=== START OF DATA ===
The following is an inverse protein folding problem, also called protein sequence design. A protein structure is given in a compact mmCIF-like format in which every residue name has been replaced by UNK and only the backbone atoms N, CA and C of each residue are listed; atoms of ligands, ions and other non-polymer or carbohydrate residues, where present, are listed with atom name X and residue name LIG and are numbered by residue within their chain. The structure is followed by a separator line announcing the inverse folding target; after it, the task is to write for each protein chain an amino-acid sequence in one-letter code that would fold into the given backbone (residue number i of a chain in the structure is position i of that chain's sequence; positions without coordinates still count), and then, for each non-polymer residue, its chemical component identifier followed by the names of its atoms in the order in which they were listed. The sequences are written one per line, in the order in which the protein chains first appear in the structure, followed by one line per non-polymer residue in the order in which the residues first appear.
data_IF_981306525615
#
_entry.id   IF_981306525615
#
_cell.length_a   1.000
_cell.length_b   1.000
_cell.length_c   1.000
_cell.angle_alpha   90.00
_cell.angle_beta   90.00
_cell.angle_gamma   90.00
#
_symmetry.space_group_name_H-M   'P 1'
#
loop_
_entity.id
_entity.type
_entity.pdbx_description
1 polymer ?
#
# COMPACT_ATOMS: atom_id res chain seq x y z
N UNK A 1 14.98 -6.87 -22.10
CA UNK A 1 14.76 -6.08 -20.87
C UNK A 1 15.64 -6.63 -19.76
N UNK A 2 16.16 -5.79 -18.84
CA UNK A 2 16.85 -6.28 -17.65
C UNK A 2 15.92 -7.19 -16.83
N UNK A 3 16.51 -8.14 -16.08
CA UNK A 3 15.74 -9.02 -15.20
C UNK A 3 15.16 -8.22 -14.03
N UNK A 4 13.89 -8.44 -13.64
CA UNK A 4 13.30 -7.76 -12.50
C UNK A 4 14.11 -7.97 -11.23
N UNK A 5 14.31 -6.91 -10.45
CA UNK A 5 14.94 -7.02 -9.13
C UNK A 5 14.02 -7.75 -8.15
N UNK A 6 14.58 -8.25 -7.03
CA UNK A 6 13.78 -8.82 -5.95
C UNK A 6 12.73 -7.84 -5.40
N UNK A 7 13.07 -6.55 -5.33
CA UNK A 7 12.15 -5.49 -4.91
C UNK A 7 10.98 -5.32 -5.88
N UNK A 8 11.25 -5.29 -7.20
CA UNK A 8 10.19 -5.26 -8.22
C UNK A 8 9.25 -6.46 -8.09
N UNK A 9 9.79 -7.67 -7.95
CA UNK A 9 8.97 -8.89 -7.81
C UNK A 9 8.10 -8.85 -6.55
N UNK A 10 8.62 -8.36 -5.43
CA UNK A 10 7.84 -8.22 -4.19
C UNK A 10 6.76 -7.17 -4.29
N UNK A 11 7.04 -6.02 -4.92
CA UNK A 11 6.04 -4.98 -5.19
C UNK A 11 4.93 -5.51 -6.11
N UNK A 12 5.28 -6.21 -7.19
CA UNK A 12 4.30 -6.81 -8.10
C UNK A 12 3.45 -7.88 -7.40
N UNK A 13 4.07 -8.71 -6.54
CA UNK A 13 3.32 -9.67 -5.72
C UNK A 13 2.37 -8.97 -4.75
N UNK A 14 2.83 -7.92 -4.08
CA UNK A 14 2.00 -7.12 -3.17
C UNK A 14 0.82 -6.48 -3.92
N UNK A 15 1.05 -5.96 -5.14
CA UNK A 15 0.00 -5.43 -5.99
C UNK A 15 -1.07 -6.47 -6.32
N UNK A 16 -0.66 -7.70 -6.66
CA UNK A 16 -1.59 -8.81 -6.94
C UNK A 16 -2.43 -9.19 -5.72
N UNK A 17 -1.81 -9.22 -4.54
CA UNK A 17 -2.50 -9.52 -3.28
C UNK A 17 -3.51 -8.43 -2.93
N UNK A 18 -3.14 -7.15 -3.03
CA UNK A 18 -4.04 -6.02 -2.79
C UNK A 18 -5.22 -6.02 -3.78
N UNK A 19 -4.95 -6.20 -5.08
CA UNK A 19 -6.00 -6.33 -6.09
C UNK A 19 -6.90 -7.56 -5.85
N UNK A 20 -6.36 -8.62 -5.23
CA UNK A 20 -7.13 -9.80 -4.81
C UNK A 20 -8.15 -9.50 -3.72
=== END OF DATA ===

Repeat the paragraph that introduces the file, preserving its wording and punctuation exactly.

The following is an inverse protein folding problem, also called protein sequence design. A protein structure is given in a compact mmCIF-like format in which every residue name has been replaced by UNK and only the backbone atoms N, CA and C of each residue are listed; atoms of ligands, ions and other non-polymer or carbohydrate residues, where present, are listed with atom name X and residue name LIG and are numbered by residue within their chain. The structure is followed by a separator line announcing the inverse folding target; after it, the task is to write for each protein chain an amino-acid sequence in one-letter code that would fold into the given backbone (residue number i of a chain in the structure is position i of that chain's sequence; positions without coordinates still count), and then, for each non-polymer residue, its chemical component identifier followed by the names of its atoms in the order in which they were listed. The sequences are written one per line, in the order in which the protein chains first appear in the structure, followed by one line per non-polymer residue in the order in which the residues first appear.